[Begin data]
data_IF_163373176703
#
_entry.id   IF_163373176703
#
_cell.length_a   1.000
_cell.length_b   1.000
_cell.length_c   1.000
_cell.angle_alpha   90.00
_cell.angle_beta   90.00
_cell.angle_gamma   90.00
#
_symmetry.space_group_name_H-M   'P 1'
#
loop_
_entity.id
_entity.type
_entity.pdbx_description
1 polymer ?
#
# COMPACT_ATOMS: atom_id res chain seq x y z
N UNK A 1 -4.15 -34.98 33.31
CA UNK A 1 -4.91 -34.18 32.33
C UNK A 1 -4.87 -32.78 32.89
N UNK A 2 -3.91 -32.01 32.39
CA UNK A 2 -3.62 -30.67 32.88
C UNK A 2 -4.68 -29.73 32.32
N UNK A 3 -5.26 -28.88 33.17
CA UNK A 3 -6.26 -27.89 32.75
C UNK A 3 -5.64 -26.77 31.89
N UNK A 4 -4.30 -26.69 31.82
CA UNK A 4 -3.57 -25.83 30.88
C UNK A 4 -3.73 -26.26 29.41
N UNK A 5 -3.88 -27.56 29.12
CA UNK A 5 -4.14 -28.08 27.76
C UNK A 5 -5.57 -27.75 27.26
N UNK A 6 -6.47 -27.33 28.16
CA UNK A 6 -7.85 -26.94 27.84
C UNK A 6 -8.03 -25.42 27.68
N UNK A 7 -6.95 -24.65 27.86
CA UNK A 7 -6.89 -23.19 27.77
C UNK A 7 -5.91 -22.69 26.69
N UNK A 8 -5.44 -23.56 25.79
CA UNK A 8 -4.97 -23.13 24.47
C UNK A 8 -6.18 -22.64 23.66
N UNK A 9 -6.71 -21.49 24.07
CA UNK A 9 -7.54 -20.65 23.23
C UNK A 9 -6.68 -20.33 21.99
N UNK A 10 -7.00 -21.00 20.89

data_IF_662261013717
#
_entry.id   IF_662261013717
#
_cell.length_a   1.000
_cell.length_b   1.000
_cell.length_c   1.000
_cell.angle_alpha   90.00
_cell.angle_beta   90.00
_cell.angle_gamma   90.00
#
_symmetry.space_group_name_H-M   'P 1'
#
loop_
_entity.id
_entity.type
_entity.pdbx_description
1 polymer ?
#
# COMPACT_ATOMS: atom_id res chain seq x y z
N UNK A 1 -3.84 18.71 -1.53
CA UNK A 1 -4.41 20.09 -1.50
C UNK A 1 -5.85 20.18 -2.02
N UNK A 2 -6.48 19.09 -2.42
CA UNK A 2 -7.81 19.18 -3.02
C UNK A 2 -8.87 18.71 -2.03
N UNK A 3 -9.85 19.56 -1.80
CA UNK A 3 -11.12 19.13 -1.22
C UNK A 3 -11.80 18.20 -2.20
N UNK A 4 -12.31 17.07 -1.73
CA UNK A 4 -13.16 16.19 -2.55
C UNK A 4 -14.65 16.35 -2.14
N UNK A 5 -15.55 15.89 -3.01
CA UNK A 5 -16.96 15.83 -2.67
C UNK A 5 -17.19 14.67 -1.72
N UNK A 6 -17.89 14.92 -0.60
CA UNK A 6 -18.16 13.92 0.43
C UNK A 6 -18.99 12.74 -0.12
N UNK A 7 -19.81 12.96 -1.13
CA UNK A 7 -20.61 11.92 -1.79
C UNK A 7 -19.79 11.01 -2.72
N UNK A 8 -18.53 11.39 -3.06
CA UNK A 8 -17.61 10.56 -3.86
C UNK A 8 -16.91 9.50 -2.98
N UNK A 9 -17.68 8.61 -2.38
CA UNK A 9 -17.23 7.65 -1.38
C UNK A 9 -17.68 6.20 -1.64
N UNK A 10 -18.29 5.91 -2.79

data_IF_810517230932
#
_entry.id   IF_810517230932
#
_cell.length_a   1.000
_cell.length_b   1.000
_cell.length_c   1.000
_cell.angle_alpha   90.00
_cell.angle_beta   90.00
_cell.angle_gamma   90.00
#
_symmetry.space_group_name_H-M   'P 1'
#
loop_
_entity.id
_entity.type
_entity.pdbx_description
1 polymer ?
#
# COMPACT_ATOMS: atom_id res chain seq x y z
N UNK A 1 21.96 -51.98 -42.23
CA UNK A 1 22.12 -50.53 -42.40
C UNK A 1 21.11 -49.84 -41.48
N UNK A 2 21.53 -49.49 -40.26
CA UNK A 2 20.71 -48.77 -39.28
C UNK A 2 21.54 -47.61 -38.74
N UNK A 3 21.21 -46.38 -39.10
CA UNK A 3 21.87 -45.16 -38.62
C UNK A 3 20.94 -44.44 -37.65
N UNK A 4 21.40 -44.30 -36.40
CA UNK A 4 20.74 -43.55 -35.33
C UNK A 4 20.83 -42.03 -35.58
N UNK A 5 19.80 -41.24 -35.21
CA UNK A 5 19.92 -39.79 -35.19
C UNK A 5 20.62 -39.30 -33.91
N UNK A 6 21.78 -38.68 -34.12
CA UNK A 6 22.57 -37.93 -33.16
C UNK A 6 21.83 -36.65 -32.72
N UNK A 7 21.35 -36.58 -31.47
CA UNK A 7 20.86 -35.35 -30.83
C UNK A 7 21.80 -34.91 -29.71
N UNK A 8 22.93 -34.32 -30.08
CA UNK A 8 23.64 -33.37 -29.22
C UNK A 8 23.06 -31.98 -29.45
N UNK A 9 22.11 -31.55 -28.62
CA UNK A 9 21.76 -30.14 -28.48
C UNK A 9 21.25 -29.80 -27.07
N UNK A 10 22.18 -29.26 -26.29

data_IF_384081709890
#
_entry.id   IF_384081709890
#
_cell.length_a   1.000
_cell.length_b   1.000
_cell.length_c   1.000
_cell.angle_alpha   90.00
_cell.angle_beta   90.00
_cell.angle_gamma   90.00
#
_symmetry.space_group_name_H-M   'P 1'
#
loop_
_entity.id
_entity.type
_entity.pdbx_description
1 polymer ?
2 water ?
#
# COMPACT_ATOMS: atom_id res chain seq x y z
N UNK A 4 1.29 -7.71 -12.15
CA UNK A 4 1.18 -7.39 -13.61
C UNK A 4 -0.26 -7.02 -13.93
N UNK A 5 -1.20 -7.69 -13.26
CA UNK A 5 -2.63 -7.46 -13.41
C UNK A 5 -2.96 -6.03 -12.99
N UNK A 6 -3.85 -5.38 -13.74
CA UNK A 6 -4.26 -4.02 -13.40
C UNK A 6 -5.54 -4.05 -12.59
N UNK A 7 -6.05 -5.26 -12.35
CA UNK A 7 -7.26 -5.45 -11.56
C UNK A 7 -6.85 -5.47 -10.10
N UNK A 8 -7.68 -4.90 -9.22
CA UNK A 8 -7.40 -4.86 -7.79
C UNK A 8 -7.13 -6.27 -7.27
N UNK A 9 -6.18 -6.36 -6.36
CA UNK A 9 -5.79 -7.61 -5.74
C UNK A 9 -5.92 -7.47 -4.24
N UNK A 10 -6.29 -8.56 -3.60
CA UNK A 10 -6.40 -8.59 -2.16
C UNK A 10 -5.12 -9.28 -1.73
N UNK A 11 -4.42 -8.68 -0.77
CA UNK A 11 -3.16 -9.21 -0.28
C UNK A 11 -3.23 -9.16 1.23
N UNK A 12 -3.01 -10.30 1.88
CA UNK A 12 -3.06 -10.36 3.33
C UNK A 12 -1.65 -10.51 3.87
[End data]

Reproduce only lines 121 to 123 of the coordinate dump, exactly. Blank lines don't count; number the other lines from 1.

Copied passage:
CA UNK A 2 20.71 -48.77 -39.28
C UNK A 2 21.54 -47.61 -38.74
N UNK A 3 21.21 -46.38 -39.10